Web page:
My 8 Seiko Kinetics with Movement and Serial numbers and capacitor information...

After reading the website of the Czech (sorry forgot his name) gentleman and learning that Movements 5M42, 5M43 and 5M22 contain those faulty capacitors (see also my post below for a discussion of those capacitors) I went to my collection and noted all 8 Kinetic's serial numbers and movement numbers :-) You made my Saturday afternoon busier then planned... :-)

First the 5 Seiko Kinetics without problems:

 
First Kinetic Diver, SN 491325, produced in 1994, September (9), Movement 5M23-6B88, capacitor OK

 

 
Kinetic Diver SN 671330, prod 1996, July, Movement 5M42-OC8W, hm, this watch already shows that the movement number before the dash is not enough to determine whether the watch contains a defect capacitor or not

 


First Arctura Rubber Kinetic, SN 730348, Movement 5M42-OH28, hm, the second watch with an 5M42, that runs perfectly alright
 


 First widely marketed Kinetic model, was used for years in adverstising, SN 434734, Movement 5M22-6C3B, hm, again, also the 5M22 obviously does not mean that your capacitor is faulty because this one runs very well too

 


 Kinetic with Luminous World Map, SN 493840, 5M22-6C38 yet another 5M22 which runs perfectly

The 3 Kinetics with faulty capacitors that store energy not as well, but the watches still run normally when worn frequently.
I made a comparison test in January 2005 using the first widely marketed Kinetic and the three watches below. I swayed all watches until there was a power reserve of 20 seconds corresponding to 48 hours. I started the comparison on Saturday 29th 2005 at 14:00 and then checked on Sunday morning. The 5M22 (see above) was still ticking happily, the three watches below stopped at 05:20, 09:15 and 07:30. They ran for about 17 hours. I also noticed that when I moved the watches back to the safe, the minimal motion carrying them a couple of meters, started all of them. I had exchanged all 3 capacitors of the watches below on October 8th 2006. You will need the kits SEIKO 30235MZ that contain the capacitors, a plate and the insulator and it is about as difficult as to exchange a watch battery. Here are instructions on how to do it: How to change the Capacitor of a SEIKO 5M42 Kinetic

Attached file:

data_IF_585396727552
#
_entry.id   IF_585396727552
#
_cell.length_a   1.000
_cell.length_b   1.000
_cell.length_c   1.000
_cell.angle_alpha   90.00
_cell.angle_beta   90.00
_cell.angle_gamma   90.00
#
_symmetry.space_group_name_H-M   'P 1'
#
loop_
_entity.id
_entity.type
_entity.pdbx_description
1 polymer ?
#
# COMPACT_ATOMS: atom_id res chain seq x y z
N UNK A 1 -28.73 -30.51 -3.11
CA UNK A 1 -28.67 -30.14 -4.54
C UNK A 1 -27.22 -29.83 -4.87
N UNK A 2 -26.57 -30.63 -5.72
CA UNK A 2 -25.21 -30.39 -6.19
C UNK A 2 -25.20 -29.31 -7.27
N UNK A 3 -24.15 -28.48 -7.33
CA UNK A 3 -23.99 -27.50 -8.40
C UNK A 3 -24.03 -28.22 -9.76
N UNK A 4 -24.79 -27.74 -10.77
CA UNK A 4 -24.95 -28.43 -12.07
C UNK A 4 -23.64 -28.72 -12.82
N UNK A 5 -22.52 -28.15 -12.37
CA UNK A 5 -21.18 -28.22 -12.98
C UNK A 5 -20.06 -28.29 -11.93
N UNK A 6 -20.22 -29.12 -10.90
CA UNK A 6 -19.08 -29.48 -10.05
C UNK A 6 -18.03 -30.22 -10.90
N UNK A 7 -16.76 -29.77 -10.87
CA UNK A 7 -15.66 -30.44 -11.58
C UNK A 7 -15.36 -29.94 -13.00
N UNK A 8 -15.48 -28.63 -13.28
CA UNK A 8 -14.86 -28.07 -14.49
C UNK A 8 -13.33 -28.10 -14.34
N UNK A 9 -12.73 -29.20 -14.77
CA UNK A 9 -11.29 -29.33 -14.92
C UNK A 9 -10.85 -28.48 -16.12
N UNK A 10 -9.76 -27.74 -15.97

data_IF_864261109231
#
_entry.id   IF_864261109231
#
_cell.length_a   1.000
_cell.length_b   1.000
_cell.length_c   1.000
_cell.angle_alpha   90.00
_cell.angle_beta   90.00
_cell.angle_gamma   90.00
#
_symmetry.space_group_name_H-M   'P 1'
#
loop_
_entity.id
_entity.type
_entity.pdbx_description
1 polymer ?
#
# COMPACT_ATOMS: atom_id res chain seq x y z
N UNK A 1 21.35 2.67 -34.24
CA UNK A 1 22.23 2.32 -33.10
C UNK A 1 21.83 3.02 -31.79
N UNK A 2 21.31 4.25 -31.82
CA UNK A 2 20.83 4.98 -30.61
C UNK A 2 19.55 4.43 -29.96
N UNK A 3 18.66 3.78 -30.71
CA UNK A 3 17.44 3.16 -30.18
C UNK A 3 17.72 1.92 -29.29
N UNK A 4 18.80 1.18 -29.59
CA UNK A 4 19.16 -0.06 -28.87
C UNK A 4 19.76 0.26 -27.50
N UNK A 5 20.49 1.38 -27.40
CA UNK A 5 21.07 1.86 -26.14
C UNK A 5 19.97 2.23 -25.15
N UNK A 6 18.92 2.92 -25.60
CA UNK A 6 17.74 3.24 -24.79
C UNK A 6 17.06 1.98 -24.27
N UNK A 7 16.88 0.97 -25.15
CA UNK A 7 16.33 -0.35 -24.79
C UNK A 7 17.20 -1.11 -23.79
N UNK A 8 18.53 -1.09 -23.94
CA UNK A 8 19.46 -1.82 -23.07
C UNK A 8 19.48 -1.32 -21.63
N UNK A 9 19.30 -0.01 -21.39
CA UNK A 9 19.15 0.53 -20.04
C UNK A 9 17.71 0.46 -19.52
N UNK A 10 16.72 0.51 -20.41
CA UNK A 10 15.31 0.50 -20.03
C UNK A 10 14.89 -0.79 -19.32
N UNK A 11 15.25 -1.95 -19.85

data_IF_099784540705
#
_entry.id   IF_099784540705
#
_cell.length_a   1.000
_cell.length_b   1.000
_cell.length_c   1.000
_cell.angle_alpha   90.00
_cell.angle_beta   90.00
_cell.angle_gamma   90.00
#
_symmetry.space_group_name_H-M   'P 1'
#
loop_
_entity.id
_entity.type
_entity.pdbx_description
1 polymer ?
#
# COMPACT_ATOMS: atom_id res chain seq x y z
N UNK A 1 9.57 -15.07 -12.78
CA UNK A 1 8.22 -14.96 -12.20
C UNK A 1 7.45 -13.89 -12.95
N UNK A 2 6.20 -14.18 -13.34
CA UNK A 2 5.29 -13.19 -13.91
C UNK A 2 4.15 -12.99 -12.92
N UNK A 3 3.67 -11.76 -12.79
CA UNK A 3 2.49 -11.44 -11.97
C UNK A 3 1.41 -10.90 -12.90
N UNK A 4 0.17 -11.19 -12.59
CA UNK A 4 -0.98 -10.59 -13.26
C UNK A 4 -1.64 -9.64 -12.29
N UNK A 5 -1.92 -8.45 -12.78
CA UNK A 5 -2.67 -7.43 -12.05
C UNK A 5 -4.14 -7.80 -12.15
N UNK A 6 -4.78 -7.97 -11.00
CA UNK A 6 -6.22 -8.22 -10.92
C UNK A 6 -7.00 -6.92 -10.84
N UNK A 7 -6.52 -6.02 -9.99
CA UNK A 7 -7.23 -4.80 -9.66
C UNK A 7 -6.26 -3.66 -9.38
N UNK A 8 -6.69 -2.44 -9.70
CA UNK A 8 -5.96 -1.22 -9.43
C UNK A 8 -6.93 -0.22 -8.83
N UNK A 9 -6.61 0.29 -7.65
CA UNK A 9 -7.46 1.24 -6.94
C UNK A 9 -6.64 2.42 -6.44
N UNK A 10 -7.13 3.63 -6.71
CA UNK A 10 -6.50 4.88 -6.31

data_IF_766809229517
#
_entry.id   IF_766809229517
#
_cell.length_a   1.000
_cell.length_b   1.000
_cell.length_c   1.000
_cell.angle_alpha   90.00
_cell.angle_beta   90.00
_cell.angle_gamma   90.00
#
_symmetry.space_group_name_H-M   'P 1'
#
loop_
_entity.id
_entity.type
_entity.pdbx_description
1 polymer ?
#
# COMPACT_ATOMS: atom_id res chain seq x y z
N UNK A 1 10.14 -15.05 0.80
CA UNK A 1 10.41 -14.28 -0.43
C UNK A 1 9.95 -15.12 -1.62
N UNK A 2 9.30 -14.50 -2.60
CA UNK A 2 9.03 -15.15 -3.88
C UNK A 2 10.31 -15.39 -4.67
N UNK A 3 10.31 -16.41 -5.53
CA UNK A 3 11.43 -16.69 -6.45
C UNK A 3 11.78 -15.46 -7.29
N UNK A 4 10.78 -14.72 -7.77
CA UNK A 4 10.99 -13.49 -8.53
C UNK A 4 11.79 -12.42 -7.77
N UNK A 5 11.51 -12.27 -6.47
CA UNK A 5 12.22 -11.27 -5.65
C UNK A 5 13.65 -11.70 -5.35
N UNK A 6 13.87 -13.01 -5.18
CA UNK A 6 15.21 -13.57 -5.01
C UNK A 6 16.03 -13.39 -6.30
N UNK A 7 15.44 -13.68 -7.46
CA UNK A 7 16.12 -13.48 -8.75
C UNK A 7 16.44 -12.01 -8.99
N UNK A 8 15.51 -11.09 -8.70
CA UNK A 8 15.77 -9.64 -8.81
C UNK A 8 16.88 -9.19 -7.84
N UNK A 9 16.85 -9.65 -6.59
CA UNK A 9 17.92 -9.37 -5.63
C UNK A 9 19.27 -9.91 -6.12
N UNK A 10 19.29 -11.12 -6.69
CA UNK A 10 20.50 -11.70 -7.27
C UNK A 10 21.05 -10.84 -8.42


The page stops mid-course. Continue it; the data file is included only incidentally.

Ti Kinetic SN 542752, prod 1995, April, Movement 5M42-OA28, capacitor not OK
 


 Ti 2tone Kinetic SN 558496, prod 1995, May, Movement 5M42-OA28, capacitor not OK

Finally a valuable hint, all we can say so far is, that 5M42-OA28 is likely to have faulty capacitors and that those faulty capacitors were used during April/May 1995
Interesting also that the original old capacitors were made by SEIKO Instruments Incorporation (SII) and bore the number SL920. The replacement capacitors in the kit 30235MZ purchased in 2006 contained Maxell TC920S Li-ion capacitors


 Kinetic Day Date SN 730130, prod 1997, March, Movement 5M43-OC98

Conclusion: One always has to check things one finds on the net. If I did not thoroughly check all my Kinetics (I left out the AGS and the AutoRelay because those are certainly OK), I would have just believed that 5M22 and 5M42 and 5M43 had faulty capacitors and probably used that wrong information in answers here and then the misinformation would have further spread. All we can really say is that if you have a 5M42-OA28, you are most likely having reduced energy storage. If you have 5M43-OC98, you are going to have problems too most likely. And still, even those watches with faulty capacitors, I can wear, they keep perfect time. They might run out of power reserve during the first couple of hours, but I noticed that after a couple of days, they keep running perfectly. It seems that those faulty capacitors simply have a maybe 70% reduced capacity to store energy.

Solution:
Please follow these instructions -
How to change the Capacitor of a SEIKO 5M42 Kinetic - the exchange of the capacitors in the kit SEIKO 30235MZ is really not much more difficult then to exchange a watch battery and also does not take much more time. You will need a case opener, a ca. 1.2 to 1.4 mm screw driver to unscrew the rotor and a 1 mm screwdriver to unscrew the 2 screws on the capacitor plate. Plus plastic tweezers to handle the capacitors. And this is already all there is to it. The whole work should maybe take 10 to 15 minutes depending on what additional work (cleaning the case and case back, greasing/replacing the gasket rings) you are doing.


The group shot of the three watches after ca. 24 hours (replacement date, Oct. 8th, 2006)


I have been watching the three Kinetics (which had been laying on my workpad and not been moved nor worn) for months now. The replacement date was October 8th 2006 and today, on January 12th 2007, the watches are still running. I start to believe that the TC920 Li-Ion replacement capacitors are like a rechargeable battery it seems. The TC920 Li-Ion battery/capacitor with the factory charge keeps the watches going for 7 months (last update June 13th, 2007)

Go to Seiko I Table
Go to Seiko II Table

Go to WS 26 Seiko 5M42-OL68 R2 Capacitor Change